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Speech for London United For Refugees

For the rest of our lives, all of us, from across Canada and from around the world, will remember a single photograph, a photograph of a young boy, lying face-down on a beach.

The heartbreaking image of Alan Kurdi, who was only 3 years old when he drowned in the Mediterranean Sea last September, is seared forever in our hearts and in our minds.

He and his family were fleeing terror.

They were desperate, risking everything, searching for what all of us here have and for what we sometimes take for granted – peace and freedom.

That now iconic photograph was broadcast around the world on Wednesday, September 2nd and it sparked an awakening, a collective awakening.

The very next day, Toronto Mayor, John Tory issued a challenge to the Mayors of Canada’s largest cities, to all communities across Canada, to all Canadians - he challenged us to act.

Londoners accepted that challenge without hesitation and without question. That’s what I love about our community.

There is a willingness to accept a challenge and to tap into our networks to ignite change – significant, meaningful change.  

After Mayor Tory’s challenge, a group of Faith and Community-based organizations here in London came together with Libro Credit Union to raise awareness and to raise funds to support privately sponsored families to come to London.

We heard from so many Londoners who wanted to do something, Londoners who wanted to make a difference.  Over the past 3-1/2 months, more than $400,000 has been raised.

To you who have come forward in this time of need: I can’t thank you enough for your generosity and for your willingness to act.

What we are facing today is a humanitarian crisis of enormous proportions.

During the past 4 years, 12 million people have fled their homes. 1/3 of these people are children.

There are currently more than 4 million Syrian refugees, most of them living in camps in Turkey, Lebanon and Jordan.

The Canadian Government has made a significant commitment. Canada has committed to welcoming 25,000 Syrian Refugees by the end of February.

I never thought I could be more proud to be Canadian – until now.

Last week Valy Marochko and I travelled together to Ottawa to attend a meeting hosted by the Governor General, His Excellency, David Johnston.

We met with 100 community and business leaders as well as mayors from across Canada.

Our focus was how we, as a nation, can accomplish this critical task.

The fact that the meeting was hosted by the Governor General and that it took place in Rideau Hall was meaningful. Rideau Hall has is Canada’s House.

It is the place where the Governor General welcomes Prime Ministers, Crown Ministers, Loyal Opposition leaders and visiting heads of state.

The choice of venue demonstrates that this response is not simply a Federal Government initiative, or even a multi-level government initiative.

It demonstrates that this is a non-partisan, nation-wide response. It demonstrates that all of us, as individuals and as members of the business, not-for-profit and government sectors must come together to make this happen.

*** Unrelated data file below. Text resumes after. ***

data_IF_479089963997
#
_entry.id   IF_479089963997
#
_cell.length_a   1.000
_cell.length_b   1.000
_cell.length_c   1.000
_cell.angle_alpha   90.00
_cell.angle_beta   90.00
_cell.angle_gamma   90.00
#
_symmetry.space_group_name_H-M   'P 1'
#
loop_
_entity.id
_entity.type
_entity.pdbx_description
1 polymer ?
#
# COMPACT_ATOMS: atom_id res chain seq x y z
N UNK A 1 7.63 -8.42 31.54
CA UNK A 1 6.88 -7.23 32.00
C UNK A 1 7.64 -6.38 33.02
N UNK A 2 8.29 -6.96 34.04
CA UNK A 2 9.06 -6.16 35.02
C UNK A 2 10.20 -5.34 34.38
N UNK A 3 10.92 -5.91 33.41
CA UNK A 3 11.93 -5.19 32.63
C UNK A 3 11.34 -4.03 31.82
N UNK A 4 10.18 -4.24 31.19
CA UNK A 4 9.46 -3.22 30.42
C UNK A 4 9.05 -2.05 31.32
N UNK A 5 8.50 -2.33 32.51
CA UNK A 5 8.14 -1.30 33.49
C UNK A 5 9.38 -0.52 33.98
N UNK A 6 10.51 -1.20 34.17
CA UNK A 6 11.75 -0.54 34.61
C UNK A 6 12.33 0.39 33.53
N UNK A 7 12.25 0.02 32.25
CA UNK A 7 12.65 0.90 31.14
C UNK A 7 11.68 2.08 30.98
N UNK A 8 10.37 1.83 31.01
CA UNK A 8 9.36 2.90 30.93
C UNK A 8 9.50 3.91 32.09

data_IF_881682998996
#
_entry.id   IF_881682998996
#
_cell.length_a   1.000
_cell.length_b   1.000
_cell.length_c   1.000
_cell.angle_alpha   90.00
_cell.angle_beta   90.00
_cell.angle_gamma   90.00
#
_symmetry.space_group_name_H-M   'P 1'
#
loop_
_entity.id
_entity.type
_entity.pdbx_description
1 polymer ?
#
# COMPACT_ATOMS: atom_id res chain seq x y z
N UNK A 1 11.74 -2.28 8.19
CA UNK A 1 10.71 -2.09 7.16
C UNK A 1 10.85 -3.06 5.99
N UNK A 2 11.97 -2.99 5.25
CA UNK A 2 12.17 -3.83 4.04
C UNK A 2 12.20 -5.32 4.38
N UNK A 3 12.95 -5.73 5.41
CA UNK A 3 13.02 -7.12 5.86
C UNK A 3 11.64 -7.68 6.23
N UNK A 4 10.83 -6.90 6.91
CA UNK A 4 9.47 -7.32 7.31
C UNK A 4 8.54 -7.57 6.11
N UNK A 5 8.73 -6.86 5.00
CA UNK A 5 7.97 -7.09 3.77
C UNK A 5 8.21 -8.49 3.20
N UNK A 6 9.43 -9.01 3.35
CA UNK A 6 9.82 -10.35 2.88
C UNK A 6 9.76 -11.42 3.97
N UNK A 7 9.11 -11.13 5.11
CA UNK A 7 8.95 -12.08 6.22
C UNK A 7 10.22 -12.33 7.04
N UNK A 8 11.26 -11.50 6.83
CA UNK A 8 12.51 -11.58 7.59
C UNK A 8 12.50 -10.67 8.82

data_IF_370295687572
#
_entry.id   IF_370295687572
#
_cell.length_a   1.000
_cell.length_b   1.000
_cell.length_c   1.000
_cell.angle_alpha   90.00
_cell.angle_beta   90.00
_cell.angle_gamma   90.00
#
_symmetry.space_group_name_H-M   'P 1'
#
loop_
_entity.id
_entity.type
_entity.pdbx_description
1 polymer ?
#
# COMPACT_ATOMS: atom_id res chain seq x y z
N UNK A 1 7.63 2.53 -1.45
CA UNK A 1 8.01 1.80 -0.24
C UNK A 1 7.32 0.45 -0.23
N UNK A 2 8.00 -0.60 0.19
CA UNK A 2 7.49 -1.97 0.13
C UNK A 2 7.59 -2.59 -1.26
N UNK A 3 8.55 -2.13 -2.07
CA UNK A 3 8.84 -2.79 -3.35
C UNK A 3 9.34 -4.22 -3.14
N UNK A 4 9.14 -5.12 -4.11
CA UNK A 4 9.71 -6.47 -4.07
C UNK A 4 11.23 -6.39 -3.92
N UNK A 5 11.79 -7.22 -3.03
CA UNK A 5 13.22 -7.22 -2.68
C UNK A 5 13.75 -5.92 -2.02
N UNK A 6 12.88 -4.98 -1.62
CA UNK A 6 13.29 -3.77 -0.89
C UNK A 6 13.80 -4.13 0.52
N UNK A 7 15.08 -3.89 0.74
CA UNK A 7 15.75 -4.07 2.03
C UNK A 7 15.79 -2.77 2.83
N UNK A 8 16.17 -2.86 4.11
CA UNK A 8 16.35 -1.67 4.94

I left Ottawa to return home to London, feeling truly inspired. I was convinced, more than ever before, that this is the right thing to do. I was convinced that this is the Canadian thing to do.

Faced with the worst migration crisis since World War 2, the only way we can accomplish this goal is by pulling together as a community.

I have no doubt that London and Cities from right across this great country will do whatever it takes.

Before the end of the 2015, we will welcome 10,000 refugees to Canada - 4,000 of them destined for Ontario. 25,000 refugees are expected to arrive on our shores by the end of February including a total of 10,000 here in Ontario.

London is one of Canada’s largest Cities and as such, we will play a significant role.

Our most up-to-date information indicates that we will welcome approximately 200 newcomers to our community by the end of this month. And there will be even more in the months to come.

Our first challenge will be how to deal with the initial short-term surge of arrivals over the next 2-1/2 months. Our next challenge will be how to support them as they become acclimatized to their new home.  

The message from the Governor General and from Minister McCallum was clear. Canadians have the expertise and the ability to make this happen.

Canadians have been doing this for decades.

To put this into perspective, Canada, in 1980, had a population of 24 million people. In 1980, at roughly 2/3 of our present-day population, we welcomed 60,000 Vietnamese refugees to our land.

We can do this.

To be successful, we need to strengthen the infrastructure that is already in place.

That’s why we’re here today. We need a co-ordinated, community-wide response.

The CCLC and other agencies that will be providing settlement services to the families arriving in London need our help.

Make no mistake: this is going to be a lot of work. But the key message I want to leave with you today is that London is a caring and compassionate city.

We have come together and we are going to do everything we possibly can to welcome and support these new Canadians, these new Londoners, our new neighbours and friends to our community.

In the words of Minister McCallum: “We must ensure this is done quickly; it is done right; it is done well; and that we do it together.”